Look next at the system of laws laid down in these writings. They certainly were without an equal, either in their day or since, until this twentieth century; and the laws of this century are based upon the principles laid down in the Mosaic Law, and framed in the main by men who acknowledged the Mosaic Law as of divine origin. [A45]

The Decalogue is a brief synopsis of the whole law. Those Ten Commandments enjoin a code of worship and morals that must strike every student as remarkable; and if never before known, and now found among the ruins and relics of Greece, or Rome, or Babylon (nations which have risen and fallen again, long since those laws were given), they would be regarded as marvelous if not supernatural. But familiarity with them and their claims has begotten measurable indifference, so that their real greatness is unnoticed except by the few. True, those commandments do not teach of Christ; but they were given, not to Christians, but to Hebrews; not to teach faith in a ransom, but to convince men of their sinful state, and need of a ransom. And the substance of those commandments was grandly epitomized by the illustrious founder of Christianity, in the words: "Thou shalt love the Lord thy God with all thy heart, and with all thy soul, and with all thy mind, and with all thy strength"; and "Thou shalt love thy neighbor as thyself." Mark 12:30,31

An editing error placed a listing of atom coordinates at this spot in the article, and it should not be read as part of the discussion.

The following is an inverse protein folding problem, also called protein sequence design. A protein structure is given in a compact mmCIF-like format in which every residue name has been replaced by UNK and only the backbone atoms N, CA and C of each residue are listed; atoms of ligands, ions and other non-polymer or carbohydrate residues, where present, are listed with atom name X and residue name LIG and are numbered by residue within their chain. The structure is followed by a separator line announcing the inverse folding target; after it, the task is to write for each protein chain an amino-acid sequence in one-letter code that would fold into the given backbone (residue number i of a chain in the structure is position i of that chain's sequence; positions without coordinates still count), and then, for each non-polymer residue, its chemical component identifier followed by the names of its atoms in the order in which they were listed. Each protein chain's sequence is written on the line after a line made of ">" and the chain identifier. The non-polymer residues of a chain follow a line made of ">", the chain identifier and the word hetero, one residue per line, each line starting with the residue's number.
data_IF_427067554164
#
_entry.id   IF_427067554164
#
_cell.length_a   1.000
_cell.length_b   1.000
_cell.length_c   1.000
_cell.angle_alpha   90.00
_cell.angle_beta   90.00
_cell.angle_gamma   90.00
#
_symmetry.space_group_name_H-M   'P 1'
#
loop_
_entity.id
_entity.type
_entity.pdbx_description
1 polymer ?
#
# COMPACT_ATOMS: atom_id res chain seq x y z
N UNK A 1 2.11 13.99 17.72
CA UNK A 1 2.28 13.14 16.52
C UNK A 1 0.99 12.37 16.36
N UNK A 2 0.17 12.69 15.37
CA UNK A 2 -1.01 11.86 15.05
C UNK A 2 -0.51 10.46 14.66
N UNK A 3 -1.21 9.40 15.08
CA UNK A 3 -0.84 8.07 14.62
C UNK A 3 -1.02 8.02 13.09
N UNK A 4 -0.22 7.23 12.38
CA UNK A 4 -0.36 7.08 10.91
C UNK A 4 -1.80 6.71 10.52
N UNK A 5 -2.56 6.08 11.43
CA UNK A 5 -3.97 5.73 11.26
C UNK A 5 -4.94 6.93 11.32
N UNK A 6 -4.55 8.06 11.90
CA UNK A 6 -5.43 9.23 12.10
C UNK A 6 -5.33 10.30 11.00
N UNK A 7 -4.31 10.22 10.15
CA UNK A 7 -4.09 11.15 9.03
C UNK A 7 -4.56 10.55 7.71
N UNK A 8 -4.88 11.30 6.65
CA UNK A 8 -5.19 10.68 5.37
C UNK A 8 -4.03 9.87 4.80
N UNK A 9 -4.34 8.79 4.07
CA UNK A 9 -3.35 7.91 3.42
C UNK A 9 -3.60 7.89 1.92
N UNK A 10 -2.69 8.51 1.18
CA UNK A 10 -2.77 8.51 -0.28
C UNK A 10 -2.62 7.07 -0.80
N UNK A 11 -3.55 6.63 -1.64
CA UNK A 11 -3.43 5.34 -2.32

The government instituted by Moses differed from all others, ancient and modern, in that it claimed to be that of the Creator himself, and the people were held accountable to him; their laws and institutions, civil and religious, claimed to emanate from God, and, as we shall presently see, were in perfect harmony with what reason teaches us to be God's character. The Tabernacle, in the center of the camp, had in its "Most Holy" apartment a manifestation of Jehovah's presence as their King, whence by supernatural means they received instruction for the proper administration of their affairs as a nation. An order of priests was established, which had complete charge of the Tabernacle, and through them alone access and communion with Jehovah was permitted. The first thought of some in this connection would perhaps be: "Ah! there we have the object of [A46] their organization: with them, as with other nations, the priests ruled the people, imposing upon their credulity and exciting their fears for their own honor and profit." But hold, friend; let us not too hastily assume anything. Where there is such good opportunity for testing this matter by the facts, it would not be reasonable to jump to conclusions without the facts. The unanswerable evidences are contrary to such suppositions. The rights and the privileges of the priests were limited; they were given no civil power whatever, and wholly lacked opportunity for using their office to impose upon the rights or consciences of the people; and this arrangement was made by Moses, a member of the priestly line.